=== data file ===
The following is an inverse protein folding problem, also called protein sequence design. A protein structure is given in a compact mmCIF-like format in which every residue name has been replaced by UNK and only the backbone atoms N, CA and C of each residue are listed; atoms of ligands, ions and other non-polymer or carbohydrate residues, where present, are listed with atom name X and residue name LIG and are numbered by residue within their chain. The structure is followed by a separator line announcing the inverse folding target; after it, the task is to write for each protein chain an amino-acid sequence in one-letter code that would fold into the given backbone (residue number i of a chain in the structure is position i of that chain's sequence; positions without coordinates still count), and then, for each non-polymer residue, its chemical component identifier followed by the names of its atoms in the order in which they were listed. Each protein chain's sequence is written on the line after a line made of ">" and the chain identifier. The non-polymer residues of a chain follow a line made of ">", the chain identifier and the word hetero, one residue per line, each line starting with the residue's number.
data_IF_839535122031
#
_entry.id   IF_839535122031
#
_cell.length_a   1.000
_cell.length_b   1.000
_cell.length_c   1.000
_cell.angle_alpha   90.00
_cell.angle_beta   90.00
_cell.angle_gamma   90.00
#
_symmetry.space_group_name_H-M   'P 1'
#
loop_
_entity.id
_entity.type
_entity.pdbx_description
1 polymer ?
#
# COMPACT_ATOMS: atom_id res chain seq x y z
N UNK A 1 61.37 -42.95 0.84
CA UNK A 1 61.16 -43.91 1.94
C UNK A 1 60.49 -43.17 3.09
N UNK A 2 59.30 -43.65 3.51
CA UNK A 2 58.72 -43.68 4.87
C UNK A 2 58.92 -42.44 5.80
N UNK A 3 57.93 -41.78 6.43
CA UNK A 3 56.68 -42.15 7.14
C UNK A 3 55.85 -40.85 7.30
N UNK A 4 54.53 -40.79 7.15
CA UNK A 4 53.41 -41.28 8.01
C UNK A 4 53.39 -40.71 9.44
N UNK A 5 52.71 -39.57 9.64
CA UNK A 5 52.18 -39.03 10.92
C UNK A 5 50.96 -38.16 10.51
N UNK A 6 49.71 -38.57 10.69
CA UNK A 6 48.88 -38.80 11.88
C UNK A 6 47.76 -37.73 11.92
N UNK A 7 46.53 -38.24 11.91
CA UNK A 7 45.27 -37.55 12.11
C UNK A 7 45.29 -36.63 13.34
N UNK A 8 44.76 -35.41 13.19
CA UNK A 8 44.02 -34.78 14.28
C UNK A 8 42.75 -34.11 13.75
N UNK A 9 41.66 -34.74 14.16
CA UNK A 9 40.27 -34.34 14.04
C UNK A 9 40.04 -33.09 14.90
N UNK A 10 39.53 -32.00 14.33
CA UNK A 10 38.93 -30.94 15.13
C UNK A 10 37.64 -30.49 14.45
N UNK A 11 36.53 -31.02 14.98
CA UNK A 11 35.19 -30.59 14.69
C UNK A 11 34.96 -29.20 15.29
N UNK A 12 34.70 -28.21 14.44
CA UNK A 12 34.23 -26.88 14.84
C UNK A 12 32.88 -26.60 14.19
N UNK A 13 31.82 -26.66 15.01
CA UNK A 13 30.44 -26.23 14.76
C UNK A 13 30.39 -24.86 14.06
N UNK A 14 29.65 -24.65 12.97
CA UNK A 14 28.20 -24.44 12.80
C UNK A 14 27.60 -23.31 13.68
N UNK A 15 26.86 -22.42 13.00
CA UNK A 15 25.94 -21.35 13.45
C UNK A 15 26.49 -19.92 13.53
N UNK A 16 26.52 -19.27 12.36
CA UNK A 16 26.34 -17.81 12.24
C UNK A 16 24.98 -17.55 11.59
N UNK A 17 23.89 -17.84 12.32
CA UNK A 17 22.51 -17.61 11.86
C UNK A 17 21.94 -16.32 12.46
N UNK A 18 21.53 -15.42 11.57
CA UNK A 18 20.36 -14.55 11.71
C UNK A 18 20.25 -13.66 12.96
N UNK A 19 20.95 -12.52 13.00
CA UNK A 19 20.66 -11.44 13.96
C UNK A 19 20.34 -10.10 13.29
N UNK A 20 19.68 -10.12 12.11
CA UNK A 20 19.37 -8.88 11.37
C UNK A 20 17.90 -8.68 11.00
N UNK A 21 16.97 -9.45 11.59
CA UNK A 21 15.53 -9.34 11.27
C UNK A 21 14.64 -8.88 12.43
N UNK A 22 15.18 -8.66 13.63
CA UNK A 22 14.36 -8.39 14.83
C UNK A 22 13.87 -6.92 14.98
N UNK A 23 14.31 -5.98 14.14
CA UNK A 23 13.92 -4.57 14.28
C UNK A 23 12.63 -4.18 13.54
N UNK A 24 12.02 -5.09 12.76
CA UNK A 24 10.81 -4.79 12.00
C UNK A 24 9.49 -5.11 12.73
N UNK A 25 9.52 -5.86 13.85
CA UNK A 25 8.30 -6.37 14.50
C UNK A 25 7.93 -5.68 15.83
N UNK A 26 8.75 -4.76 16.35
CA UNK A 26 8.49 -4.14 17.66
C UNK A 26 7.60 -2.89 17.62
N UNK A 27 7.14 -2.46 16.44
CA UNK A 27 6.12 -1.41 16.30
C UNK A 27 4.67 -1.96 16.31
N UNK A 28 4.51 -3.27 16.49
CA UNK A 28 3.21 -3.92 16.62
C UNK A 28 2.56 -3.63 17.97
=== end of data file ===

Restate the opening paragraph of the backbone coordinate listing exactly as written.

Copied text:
The following is an inverse protein folding problem, also called protein sequence design. A protein structure is given in a compact mmCIF-like format in which every residue name has been replaced by UNK and only the backbone atoms N, CA and C of each residue are listed; atoms of ligands, ions and other non-polymer or carbohydrate residues, where present, are listed with atom name X and residue name LIG and are numbered by residue within their chain. The structure is followed by a separator line announcing the inverse folding target; after it, the task is to write for each protein chain an amino-acid sequence in one-letter code that would fold into the given backbone (residue number i of a chain in the structure is position i of that chain's sequence; positions without coordinates still count), and then, for each non-polymer residue, its chemical component identifier followed by the names of its atoms in the order in which they were listed. Each protein chain's sequence is written on the line after a line made of ">" and the chain identifier. The non-polymer residues of a chain follow a line made of ">", the chain identifier and the word hetero, one residue per line, each line starting with the residue's number.